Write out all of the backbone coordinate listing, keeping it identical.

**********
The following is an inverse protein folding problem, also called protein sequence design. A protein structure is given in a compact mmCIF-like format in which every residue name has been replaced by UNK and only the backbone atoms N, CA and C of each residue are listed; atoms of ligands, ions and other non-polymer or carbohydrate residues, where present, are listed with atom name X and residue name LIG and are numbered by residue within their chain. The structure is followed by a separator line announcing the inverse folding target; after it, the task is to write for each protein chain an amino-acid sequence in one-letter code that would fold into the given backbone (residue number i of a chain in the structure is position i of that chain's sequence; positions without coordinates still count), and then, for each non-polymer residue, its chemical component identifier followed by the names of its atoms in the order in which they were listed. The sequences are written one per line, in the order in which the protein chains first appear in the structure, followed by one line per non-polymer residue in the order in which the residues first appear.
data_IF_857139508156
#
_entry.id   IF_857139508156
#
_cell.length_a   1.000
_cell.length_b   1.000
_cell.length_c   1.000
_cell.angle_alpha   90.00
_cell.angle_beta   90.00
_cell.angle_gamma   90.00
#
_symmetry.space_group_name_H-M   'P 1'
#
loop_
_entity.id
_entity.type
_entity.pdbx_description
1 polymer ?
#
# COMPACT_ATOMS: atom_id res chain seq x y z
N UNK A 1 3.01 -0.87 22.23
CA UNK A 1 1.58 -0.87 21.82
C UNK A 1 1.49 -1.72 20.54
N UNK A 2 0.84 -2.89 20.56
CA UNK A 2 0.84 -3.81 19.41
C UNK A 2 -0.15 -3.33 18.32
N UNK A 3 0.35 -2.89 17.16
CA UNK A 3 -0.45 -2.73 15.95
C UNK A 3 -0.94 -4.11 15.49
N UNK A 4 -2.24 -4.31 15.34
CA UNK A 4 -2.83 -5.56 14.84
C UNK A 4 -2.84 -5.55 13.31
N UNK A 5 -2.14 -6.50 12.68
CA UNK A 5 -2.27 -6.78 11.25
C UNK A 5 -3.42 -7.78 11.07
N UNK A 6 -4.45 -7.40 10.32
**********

The following is an inverse protein folding problem, also called protein sequence design. A protein structure is given in a compact mmCIF-like format in which every residue name has been replaced by UNK and only the backbone atoms N, CA and C of each residue are listed; atoms of ligands, ions and other non-polymer or carbohydrate residues, where present, are listed with atom name X and residue name LIG and are numbered by residue within their chain. The structure is followed by a separator line announcing the inverse folding target; after it, the task is to write for each protein chain an amino-acid sequence in one-letter code that would fold into the given backbone (residue number i of a chain in the structure is position i of that chain's sequence; positions without coordinates still count), and then, for each non-polymer residue, its chemical component identifier followed by the names of its atoms in the order in which they were listed. The sequences are written one per line, in the order in which the protein chains first appear in the structure, followed by one line per non-polymer residue in the order in which the residues first appear.
data_IF_857139508156
#
_entry.id   IF_857139508156
#
_cell.length_a   1.000
_cell.length_b   1.000
_cell.length_c   1.000
_cell.angle_alpha   90.00
_cell.angle_beta   90.00
_cell.angle_gamma   90.00
#
_symmetry.space_group_name_H-M   'P 1'
#
loop_
_entity.id
_entity.type
_entity.pdbx_description
1 polymer ?
#
# COMPACT_ATOMS: atom_id res chain seq x y z
N UNK A 1 3.01 -0.87 22.23
CA UNK A 1 1.58 -0.87 21.82
C UNK A 1 1.49 -1.72 20.54
N UNK A 2 0.84 -2.89 20.56
CA UNK A 2 0.84 -3.81 19.41
C UNK A 2 -0.15 -3.33 18.32
N UNK A 3 0.35 -2.89 17.16
CA UNK A 3 -0.45 -2.73 15.95
C UNK A 3 -0.94 -4.11 15.49
N UNK A 4 -2.24 -4.31 15.34
CA UNK A 4 -2.83 -5.56 14.84
C UNK A 4 -2.84 -5.55 13.31
N UNK A 5 -2.14 -6.50 12.68
CA UNK A 5 -2.27 -6.78 11.25
C UNK A 5 -3.42 -7.78 11.07
N UNK A 6 -4.45 -7.40 10.32